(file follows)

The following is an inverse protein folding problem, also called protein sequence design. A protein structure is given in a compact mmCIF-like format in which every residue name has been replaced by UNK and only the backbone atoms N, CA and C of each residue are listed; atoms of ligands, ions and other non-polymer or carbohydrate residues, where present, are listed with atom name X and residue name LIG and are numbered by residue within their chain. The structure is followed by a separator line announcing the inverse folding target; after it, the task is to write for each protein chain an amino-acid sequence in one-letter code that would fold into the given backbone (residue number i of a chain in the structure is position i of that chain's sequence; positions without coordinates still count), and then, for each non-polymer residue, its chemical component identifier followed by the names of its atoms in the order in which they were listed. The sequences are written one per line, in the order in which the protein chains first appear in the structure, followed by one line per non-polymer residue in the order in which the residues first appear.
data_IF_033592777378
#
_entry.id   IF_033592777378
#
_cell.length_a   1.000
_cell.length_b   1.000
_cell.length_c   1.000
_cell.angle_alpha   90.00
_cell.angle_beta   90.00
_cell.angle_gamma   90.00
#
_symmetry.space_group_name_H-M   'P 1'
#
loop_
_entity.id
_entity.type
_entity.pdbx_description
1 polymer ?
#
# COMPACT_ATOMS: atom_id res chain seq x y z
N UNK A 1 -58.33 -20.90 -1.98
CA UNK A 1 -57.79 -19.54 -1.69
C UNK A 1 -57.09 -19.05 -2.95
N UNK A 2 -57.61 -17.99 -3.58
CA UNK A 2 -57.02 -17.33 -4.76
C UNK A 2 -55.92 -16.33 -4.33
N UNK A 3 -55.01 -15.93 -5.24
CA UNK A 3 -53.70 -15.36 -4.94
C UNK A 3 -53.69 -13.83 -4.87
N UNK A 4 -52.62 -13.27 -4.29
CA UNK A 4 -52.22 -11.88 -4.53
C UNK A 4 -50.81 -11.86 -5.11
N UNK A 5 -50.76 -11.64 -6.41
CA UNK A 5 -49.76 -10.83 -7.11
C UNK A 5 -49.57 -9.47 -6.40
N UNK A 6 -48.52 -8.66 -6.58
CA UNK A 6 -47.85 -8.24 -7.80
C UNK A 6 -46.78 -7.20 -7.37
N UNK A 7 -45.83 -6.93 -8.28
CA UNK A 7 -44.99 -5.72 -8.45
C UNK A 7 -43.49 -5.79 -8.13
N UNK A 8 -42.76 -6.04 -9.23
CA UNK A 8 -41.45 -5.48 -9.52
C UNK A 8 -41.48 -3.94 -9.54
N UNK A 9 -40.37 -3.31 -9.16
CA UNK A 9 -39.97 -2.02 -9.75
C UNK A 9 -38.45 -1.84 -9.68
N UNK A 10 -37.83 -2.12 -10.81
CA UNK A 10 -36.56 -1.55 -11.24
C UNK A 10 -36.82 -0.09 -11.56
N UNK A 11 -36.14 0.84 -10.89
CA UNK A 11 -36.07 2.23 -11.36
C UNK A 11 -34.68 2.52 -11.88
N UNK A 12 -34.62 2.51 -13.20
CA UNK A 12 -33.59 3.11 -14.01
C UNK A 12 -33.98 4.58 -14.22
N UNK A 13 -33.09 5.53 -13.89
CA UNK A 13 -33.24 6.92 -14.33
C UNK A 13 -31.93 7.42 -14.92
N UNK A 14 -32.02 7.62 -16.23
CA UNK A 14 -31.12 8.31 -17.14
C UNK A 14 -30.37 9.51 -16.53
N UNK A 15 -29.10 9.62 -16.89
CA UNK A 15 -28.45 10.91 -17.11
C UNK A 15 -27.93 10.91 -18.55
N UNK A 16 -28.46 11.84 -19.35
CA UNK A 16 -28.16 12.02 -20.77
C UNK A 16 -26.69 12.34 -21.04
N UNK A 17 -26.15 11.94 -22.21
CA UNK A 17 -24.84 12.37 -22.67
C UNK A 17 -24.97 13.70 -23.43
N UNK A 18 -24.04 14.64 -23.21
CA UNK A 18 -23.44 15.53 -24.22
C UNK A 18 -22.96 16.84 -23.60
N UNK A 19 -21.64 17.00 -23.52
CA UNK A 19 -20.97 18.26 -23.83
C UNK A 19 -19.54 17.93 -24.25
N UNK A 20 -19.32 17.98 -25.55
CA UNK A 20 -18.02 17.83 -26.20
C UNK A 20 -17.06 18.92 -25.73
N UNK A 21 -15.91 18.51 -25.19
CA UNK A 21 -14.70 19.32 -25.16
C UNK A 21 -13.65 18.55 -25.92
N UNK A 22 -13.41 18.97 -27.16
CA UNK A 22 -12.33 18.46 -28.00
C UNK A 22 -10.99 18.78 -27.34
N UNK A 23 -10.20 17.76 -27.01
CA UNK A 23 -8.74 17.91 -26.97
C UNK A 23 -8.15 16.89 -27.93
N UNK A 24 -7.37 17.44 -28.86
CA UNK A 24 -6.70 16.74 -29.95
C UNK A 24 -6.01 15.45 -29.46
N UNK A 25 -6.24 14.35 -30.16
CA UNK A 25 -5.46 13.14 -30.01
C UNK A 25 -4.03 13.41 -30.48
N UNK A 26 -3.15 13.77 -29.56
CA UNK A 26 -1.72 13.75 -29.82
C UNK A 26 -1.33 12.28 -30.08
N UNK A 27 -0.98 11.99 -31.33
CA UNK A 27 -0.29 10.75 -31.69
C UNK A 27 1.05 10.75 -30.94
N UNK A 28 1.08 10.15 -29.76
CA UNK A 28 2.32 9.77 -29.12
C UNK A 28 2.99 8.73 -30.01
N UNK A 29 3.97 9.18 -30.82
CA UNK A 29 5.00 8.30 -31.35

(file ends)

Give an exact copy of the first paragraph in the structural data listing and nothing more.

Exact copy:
The following is an inverse protein folding problem, also called protein sequence design. A protein structure is given in a compact mmCIF-like format in which every residue name has been replaced by UNK and only the backbone atoms N, CA and C of each residue are listed; atoms of ligands, ions and other non-polymer or carbohydrate residues, where present, are listed with atom name X and residue name LIG and are numbered by residue within their chain. The structure is followed by a separator line announcing the inverse folding target; after it, the task is to write for each protein chain an amino-acid sequence in one-letter code that would fold into the given backbone (residue number i of a chain in the structure is position i of that chain's sequence; positions without coordinates still count), and then, for each non-polymer residue, its chemical component identifier followed by the names of its atoms in the order in which they were listed. The sequences are written one per line, in the order in which the protein chains first appear in the structure, followed by one line per non-polymer residue in the order in which the residues first appear.